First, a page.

Four species of the Hawaiian honeycreeper could disappear in the next few years, with conservation officials and scientists warning that disease and climate change are driving the palm-sized songbirds to extinction.

At fault is avian malaria, a disease carried by cold-intolerant mosquitoes. Warming temperatures have allowed the parasitic disease to encroach on forest habitats, pushing the endangered songbirds farther up the mountains. The sickness is relentless, killing over 90% of the honeycreepers it infects.

The dusky gray akikiki of Kauai and the chartreuse-yellow kiwikiu of Maui face the most immediate danger, as officials estimate both species number under 200 birds each and may become extinct by 2024, according to a cross-agency federal report published Thursday. Two other species, the akekee and the akohekohe, may vanish by the end of the decade, it said.

There are fewer than 200 akikiki left in the wild, and conservation officials warn the species could become extinct in less than two years. Courtesy: Kauai Forest Birds Recovery Project

“As many as 11 other Hawaiian forest birds are threatened with extinction in the coming decades if disease continues to spread,” U.S. Geological Survey ecologist Robert Reed said Thursday at a press conference at the state Department of Land and Natural Resources headquarters in Honolulu.

“Conservation strategies enacted now … may also help these other species and keep them from the brink,” he added.

Honeycreepers once filled Hawaii’s forests with their haunting melodies, flooding the skies with a painter’s pallet of mottled earth colors and the sunset’s many hues. Only 17 of more than 50 documented species of the songbird remain, and their rapid decline is partly due to the spread of avian malaria.

Neither the disease nor its host are native to the islands – mosquitoes were introduced to the islands in the 1800s aboard merchant and whaling ships flying under American and European flags. Avian malaria would follow, hitching a ride in the bloodstreams of nonnative birds, researchers theorize.

“The Hawaiian honeycreepers, they’ve evolved for 5 million years in the absence of malaria, and because of that, they’re highly susceptible,” University of Hawaii Hilo ecologist Kristina Paxton said in a separate interview.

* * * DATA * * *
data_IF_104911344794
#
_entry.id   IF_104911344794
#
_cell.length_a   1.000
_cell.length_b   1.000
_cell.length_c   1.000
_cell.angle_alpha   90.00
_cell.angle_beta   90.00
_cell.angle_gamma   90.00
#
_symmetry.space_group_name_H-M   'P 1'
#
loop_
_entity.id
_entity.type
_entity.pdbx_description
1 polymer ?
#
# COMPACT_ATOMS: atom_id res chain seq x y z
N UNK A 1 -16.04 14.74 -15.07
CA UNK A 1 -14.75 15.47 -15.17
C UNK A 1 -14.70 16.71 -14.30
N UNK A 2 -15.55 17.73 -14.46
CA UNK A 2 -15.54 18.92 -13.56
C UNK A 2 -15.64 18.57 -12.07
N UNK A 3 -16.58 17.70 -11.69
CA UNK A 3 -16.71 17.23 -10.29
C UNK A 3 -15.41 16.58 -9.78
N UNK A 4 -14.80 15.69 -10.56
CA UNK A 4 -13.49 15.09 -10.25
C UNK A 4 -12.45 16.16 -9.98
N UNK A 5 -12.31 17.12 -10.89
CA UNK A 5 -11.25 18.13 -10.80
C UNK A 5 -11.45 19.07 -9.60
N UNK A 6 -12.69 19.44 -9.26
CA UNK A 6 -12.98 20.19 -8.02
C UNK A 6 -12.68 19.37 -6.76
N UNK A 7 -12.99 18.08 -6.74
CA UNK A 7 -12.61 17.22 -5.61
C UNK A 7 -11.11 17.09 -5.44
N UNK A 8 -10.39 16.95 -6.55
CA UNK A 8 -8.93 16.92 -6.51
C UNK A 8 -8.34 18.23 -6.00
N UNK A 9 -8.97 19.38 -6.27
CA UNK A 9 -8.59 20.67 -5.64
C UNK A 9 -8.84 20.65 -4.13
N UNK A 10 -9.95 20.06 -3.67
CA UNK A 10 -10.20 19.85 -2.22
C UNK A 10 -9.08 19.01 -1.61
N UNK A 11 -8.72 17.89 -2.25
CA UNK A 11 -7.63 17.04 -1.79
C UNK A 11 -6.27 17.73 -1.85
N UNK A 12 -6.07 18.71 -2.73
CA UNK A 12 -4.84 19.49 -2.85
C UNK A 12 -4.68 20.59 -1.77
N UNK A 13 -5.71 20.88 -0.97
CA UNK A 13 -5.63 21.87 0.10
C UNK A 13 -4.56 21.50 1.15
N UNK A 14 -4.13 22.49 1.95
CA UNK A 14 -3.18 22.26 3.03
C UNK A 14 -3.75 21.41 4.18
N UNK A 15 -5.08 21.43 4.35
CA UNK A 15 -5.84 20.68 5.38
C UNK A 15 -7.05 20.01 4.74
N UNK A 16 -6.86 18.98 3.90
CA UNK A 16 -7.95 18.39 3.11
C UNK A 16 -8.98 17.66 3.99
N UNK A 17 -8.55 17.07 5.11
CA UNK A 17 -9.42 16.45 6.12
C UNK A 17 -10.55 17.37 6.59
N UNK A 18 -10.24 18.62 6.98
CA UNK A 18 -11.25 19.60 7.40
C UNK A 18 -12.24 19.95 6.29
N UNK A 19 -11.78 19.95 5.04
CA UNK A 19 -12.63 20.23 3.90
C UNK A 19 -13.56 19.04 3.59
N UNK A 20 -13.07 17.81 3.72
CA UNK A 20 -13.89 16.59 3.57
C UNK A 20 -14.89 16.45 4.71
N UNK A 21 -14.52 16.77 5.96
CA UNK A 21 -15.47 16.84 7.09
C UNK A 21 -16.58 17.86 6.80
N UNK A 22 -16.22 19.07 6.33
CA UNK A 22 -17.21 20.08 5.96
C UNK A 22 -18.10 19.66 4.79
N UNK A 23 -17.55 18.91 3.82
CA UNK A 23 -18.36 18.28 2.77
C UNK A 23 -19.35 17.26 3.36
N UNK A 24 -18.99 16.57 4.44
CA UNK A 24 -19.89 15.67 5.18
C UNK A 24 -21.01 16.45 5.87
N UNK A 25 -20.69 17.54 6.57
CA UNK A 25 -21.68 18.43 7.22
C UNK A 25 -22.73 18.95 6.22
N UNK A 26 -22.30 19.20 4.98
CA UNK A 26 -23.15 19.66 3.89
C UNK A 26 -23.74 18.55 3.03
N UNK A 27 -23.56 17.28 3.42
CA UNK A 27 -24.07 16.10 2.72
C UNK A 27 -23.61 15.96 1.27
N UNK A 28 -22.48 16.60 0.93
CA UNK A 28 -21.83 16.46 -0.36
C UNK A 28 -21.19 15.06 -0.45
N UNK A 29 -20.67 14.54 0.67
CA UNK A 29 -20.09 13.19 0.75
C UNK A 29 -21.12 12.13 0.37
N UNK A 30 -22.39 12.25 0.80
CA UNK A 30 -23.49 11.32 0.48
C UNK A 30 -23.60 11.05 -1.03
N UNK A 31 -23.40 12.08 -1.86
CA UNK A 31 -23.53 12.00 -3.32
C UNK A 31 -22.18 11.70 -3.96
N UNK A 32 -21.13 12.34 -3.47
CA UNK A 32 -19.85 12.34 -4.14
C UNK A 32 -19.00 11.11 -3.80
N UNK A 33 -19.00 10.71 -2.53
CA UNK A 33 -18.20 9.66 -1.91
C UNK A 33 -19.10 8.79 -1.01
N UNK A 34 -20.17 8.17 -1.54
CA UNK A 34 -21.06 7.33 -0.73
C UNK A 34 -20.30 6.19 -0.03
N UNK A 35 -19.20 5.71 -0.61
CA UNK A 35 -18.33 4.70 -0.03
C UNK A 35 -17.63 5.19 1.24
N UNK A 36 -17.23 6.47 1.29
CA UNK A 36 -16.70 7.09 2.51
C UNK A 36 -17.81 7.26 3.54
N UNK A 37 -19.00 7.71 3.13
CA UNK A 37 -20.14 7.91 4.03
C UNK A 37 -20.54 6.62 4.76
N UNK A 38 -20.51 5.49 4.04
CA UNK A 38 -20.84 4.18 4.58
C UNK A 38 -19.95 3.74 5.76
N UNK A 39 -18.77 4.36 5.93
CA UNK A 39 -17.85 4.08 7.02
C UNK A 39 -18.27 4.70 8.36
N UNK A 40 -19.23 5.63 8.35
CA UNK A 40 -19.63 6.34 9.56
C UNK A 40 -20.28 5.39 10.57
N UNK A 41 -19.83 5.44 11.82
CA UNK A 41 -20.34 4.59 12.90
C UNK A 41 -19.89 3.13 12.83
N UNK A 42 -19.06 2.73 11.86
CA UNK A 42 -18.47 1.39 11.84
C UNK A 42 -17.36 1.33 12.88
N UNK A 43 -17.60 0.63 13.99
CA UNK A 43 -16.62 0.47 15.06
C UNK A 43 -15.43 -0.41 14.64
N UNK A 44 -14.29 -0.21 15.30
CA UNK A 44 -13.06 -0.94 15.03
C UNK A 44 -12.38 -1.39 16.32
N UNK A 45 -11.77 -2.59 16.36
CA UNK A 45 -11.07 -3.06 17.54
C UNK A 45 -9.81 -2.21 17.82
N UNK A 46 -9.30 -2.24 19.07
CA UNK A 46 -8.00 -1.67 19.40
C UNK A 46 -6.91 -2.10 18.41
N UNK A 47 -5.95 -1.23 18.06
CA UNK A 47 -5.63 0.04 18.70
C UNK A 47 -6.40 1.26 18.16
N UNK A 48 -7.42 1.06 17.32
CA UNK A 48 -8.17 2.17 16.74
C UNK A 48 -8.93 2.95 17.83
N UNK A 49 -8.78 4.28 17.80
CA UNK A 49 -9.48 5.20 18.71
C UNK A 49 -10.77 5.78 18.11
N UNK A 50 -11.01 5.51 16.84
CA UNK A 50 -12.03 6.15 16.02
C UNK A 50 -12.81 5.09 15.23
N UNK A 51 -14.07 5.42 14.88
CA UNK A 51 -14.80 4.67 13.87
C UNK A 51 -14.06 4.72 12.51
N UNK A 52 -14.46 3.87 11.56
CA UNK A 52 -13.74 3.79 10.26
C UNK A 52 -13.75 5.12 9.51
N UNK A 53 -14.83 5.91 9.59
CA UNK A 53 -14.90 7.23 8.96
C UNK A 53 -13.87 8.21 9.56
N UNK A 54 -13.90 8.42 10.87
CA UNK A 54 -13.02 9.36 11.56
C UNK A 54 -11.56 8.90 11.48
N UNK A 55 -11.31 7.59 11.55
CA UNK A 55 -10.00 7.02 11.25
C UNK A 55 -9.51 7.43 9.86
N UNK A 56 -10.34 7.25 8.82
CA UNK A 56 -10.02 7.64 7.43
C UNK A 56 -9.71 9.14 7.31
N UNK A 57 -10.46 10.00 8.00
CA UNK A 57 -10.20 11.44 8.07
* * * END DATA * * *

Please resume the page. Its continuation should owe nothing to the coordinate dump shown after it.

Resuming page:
Once injected by hungry mosquitoes, the single-cell parasite targets the honeycreeper’s red blood cells, causing anemia as the host slowly dies from lack of oxygen. One bite is enough to kill, conservation officials warn.

Honeycreepers were once able to seek refuge from the insects by roosting in cooler forests at higher elevations, where mosquitoes can’t survive and the parasite responsible for malaria can’t reproduce, said Paxton, who studies forest birds and the diseases that threaten them.

But climate change has deprived the birds of much of their usual range as warmer temperatures push mosquitoes to higher elevations, a significant problem for Kauai honeycreepers on an island that tops out at just 5,148 feet.

David Smith of the DLNR says the Hawaiian honeycreepers are losing “a huge amount of habitat.” Cory Lum/Civil Beat/2022

“We’re losing a huge amount of habitat,” said David Smith, director of the DLNR’s division of forestry and wildlife. “Right away, our first losses are some of our biggest.”

The only long-term solution to protect honeycreepers and other native birds is large-scale mosquito control, U.S. Fish and Wildlife Service field supervisor Earl Campbell told reporters.

One promising strategy involves inoculating male mosquitoes with the Wolbachia bacteria that leaves them essentially sterile. They’re then released into the wild in a method that has been likened to mosquito birth control.

The strategy has been successful against mosquitoes that carry the Zika virus and Yellow Fever in more urban areas, Campbell said. However, federal and state researchers face challenges in adapting the Wolbachia bacteria for forest mosquitoes carrying bird diseases.

“It really is a tech transfer issue,” Campbell said. “I’m thinking probably two to four years to try to start doing trials and implementation.”

In the meantime, researchers and officials are pursuing shorter-term, stopgap measures to preserve the remaining honeycreeper populations until mosquitoes can be controlled at a larger scale. One option involves taking birds into captivity, but that would be expensive and risks losing natural behaviors, the officials wrote in the report.

Another alternative is to relocate birds into areas free from mosquitoes. This also has had a mixed success rate. Researchers in 2019 attempted to relocate 13 kiwikiu honeycreepers from one side of Haleakala to the other, which they had thought was free of disease-ridden mosquitoes.

Within a month, almost all the parrotbills died from Avian malaria.

kiwikiu mosquito avian malaria
A researcher holds a dead kiwikiu honeycreeper after efforts in 2019 to protect the bird by moving it to a different area failed. Courtesy: Bret Nainoa Mossman/MFBRP

Despite the risks, Paxton said researchers and government agencies should do all they can to save the remaining honeycreepers.

“These are endemic species that are found nowhere else, and they have a very strong connection with the Hawaiian culture, the Hawaiian community,” Paxton said. “This is the health of the Hawaiian forests. And so this has real importance.”

Civil Beat’s coverage of climate change is supported by the Environmental Funders Group of the Hawaii Community Foundation, Marisla Fund of the Hawaii Community Foundation and the Frost Family Foundation.

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